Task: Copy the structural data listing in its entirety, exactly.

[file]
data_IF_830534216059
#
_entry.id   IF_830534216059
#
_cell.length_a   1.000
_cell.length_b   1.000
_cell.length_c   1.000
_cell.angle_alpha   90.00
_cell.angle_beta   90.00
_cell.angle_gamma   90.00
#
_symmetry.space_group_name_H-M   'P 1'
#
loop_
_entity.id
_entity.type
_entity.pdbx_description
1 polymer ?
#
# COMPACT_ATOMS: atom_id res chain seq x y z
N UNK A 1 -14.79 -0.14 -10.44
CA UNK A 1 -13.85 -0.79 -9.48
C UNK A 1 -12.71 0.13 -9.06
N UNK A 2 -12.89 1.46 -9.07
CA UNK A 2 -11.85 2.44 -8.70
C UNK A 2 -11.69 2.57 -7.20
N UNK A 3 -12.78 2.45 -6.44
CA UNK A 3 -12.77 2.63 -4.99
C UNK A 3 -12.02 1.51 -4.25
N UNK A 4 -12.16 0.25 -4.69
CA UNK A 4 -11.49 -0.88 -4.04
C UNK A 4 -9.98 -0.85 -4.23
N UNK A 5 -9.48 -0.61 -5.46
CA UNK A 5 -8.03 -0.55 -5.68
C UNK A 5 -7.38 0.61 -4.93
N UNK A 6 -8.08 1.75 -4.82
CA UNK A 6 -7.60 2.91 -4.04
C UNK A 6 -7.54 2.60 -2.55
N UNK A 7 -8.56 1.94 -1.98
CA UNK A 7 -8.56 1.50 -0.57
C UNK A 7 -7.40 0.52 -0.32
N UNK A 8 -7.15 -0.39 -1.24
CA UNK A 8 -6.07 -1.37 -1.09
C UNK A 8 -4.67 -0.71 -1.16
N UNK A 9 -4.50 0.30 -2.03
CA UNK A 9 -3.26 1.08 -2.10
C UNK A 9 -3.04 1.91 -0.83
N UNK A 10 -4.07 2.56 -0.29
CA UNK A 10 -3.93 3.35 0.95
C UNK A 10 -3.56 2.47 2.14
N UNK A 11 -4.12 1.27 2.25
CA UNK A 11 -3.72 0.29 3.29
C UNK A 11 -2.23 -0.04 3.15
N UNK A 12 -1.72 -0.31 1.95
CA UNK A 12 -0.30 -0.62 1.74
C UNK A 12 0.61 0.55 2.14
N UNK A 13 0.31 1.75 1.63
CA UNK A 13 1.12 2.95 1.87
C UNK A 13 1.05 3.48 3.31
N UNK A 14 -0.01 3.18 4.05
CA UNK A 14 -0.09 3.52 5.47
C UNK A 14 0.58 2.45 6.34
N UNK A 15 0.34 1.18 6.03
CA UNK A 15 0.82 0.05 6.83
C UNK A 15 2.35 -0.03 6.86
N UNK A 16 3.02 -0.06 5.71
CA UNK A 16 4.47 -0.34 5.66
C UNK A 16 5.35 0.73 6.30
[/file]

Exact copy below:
data_IF_830534216059
#
_entry.id   IF_830534216059
#
_cell.length_a   1.000
_cell.length_b   1.000
_cell.length_c   1.000
_cell.angle_alpha   90.00
_cell.angle_beta   90.00
_cell.angle_gamma   90.00
#
_symmetry.space_group_name_H-M   'P 1'
#
loop_
_entity.id
_entity.type
_entity.pdbx_description
1 polymer ?
#
# COMPACT_ATOMS: atom_id res chain seq x y z
N UNK A 1 -14.79 -0.14 -10.44
CA UNK A 1 -13.85 -0.79 -9.48
C UNK A 1 -12.71 0.13 -9.06
N UNK A 2 -12.89 1.46 -9.07
CA UNK A 2 -11.85 2.44 -8.70
C UNK A 2 -11.69 2.57 -7.20
N UNK A 3 -12.78 2.45 -6.44
CA UNK A 3 -12.77 2.63 -4.99
C UNK A 3 -12.02 1.51 -4.25
N UNK A 4 -12.16 0.25 -4.69
CA UNK A 4 -11.49 -0.88 -4.04
C UNK A 4 -9.98 -0.85 -4.23
N UNK A 5 -9.48 -0.61 -5.46
CA UNK A 5 -8.03 -0.55 -5.68
C UNK A 5 -7.38 0.61 -4.93
N UNK A 6 -8.08 1.75 -4.82
CA UNK A 6 -7.60 2.91 -4.04
C UNK A 6 -7.54 2.60 -2.55
N UNK A 7 -8.56 1.94 -1.98
CA UNK A 7 -8.56 1.50 -0.57
C UNK A 7 -7.40 0.52 -0.32
N UNK A 8 -7.15 -0.39 -1.24
CA UNK A 8 -6.07 -1.37 -1.09
C UNK A 8 -4.67 -0.71 -1.16
N UNK A 9 -4.50 0.30 -2.03
CA UNK A 9 -3.26 1.08 -2.10
C UNK A 9 -3.04 1.91 -0.83
N UNK A 10 -4.07 2.56 -0.29
CA UNK A 10 -3.93 3.35 0.95
C UNK A 10 -3.56 2.47 2.14
N UNK A 11 -4.12 1.27 2.25
CA UNK A 11 -3.72 0.29 3.29
C UNK A 11 -2.23 -0.04 3.15
N UNK A 12 -1.72 -0.31 1.95
CA UNK A 12 -0.30 -0.62 1.74
C UNK A 12 0.61 0.55 2.14
N UNK A 13 0.31 1.75 1.63
CA UNK A 13 1.12 2.95 1.87
C UNK A 13 1.05 3.48 3.31
N UNK A 14 -0.01 3.18 4.05
CA UNK A 14 -0.09 3.52 5.47
C UNK A 14 0.58 2.45 6.34
N UNK A 15 0.34 1.18 6.03
CA UNK A 15 0.82 0.05 6.83
C UNK A 15 2.35 -0.03 6.86
N UNK A 16 3.02 -0.06 5.71
CA UNK A 16 4.47 -0.34 5.66
C UNK A 16 5.35 0.73 6.30